Timothy D. Boswell, President and Chief Financial Officer
The Boswell Agreement provides that in the event of a termination of employment without Cause (as defined in the Boswell Agreement) or due to the delivery of a notice of non-renewal of the term by the Company or a resignation for Good Reason (as defined in the Boswell Agreement), in addition to Accrued Benefits (as defined in the Boswell Agreement), Mr. Boswell will be entitled to receive (i) a cash severance payment of his continued base salary for 18 months, (ii) a pro rata portion of the annual bonus he would have received based on actual performance, (iii) his full target annual bonus for the year of termination, (iv) continued vesting of any annual equity awards for 18 months and full vesting of the retention award and any annual equity awards granted within 24 months following the completion of the merger, (v) payments equal to the cost of continuing coverage under the Company's health insurance plan for 12 months, and (vi) up to $25,000 in outplacement services. Mr. Boswell will be entitled to the same benefits in the event of a termination of employment during the 30-month period following the completion of the merger or the 12-month period after any subsequent change in control, except that he will receive (i) a cash severance payment equal to the sum of his continued base salary for 18 months and his target bonus for the year of termination, (ii) the cost of continuing coverage under the Company's health insurance plan for 24 months, and (iii) any outstanding equity awards will immediately vest in full upon such termination. If Mr. Boswell's employment is terminated within three years of his relocation to Phoenix, Arizona, Mr. Boswell is also eligible for certain additional relocation benefits.
Hezron T. Lopez, Executive Vice President – Chief Legal & Compliance Officer & ESG
The Lopez Agreement provides that in the event of a termination of employment without Cause (as defined in the Lopez Agreement) or due to the delivery of a notice of non-renewal of the term by the Company or a resignation for Good Reason (as defined in the Lopez Agreement), in addition to Accrued Benefits (as defined in the Lopez Agreement), Mr. Lopez will be entitled to receive (i) a cash severance payment of his continued base salary for 18 months, (ii) a pro rata portion of the annual bonus he would have received based on actual performance, (iii) a lump sum equal to 1.5x the target bonus for the year of termination, (iv) any outstanding equity awards granted should continue to vesting for 18 months, (v) The Post-Merger Equity Award (as defined in the Lopez Agreement) shall immediately vest in full, (vi) cost of continuing coverage under the company’s health insurance plan for 18 months, and (vi) up to $25,000 in outplacement services. Mr. Lopez will be entitled to the same benefits in the event of a termination of employment without Cause or a resignation for Good Reason during the 30-month period following the completion of the merger or the 12-month period after any subsequent Change in Control (as defined in the Lopez Agreement), except that he will receive (i) a cash severance payment equal to 1.5x the sum of his base salary at the rate in effect at the time of termination and his target bonus for the year of termination, (ii) the cost of continuing coverage under the Company’s health insurance plan for 18 months, and (iii) any outstanding equity awards will immediately vest in full upon such termination. If Mr. Lopez’ employment is terminated within three years of his relocation to Phoenix, Arizona, Mr. Lopez is also eligible for certain additional relocation benefits.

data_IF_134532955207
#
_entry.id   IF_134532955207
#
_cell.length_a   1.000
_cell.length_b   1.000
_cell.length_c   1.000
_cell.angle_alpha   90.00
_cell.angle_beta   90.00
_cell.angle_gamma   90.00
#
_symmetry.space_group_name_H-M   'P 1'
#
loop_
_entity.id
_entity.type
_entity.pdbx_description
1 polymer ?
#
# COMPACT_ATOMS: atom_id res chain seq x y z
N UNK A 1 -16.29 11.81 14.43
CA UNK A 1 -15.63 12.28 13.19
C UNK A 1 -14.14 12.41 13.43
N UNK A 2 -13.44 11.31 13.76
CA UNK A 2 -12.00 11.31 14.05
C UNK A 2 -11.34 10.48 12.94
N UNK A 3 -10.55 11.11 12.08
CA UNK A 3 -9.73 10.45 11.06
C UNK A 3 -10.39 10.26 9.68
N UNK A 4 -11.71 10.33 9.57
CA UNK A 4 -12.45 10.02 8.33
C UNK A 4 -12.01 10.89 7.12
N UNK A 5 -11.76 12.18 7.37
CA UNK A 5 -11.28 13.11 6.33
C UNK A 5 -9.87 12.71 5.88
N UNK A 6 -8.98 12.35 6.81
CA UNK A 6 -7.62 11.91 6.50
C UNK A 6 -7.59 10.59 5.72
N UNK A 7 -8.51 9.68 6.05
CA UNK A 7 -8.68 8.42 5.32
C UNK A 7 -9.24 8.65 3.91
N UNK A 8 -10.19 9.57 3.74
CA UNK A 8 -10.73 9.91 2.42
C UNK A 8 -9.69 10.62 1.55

Graeme Parkes, Executive Vice President, Chief Information Officer
The Parkes Agreement, effective February 1, 2023, provides that in the event of a termination of employment without Cause (as defined in the Parkes Agreement) or due to the delivery of a notice of non-renewal of the term by the Company or a resignation for Good Reason (as defined in the Parkes Agreement), in addition to Accrued Benefits (as defined in the Parkes Agreement), Mr. Parkes will be entitled to receive (i) a cash severance payment of his continued base salary for 12 months in the event of resignation for Good Reason or 18 months in the event of termination without Cause, respectively, (ii) a pro rata portion of the annual bonus he would have received based on actual performance, (iii) a lump sum equal to 1x the target bonus for the year of termination, (iv) any outstanding equity awards granted will continue to vest during the severance period (v) payments equal to the cost of continuing coverage under the Company's health insurance plan for 18 months. Mr. Parkes will be entitled to the same benefits in the event of a termination of employment without Cause or a resignation for Good Reason during the 12-month period after a Change in Control (as defined in the Parkes Agreement), except that he will receive (i) a lump sum cash severance payment equal to 18 months of base salary, (ii) the cost of continuing coverage under the Company’s health insurance plan for 18 months, and (iii) any outstanding equity awards will immediately vest in full upon such termination.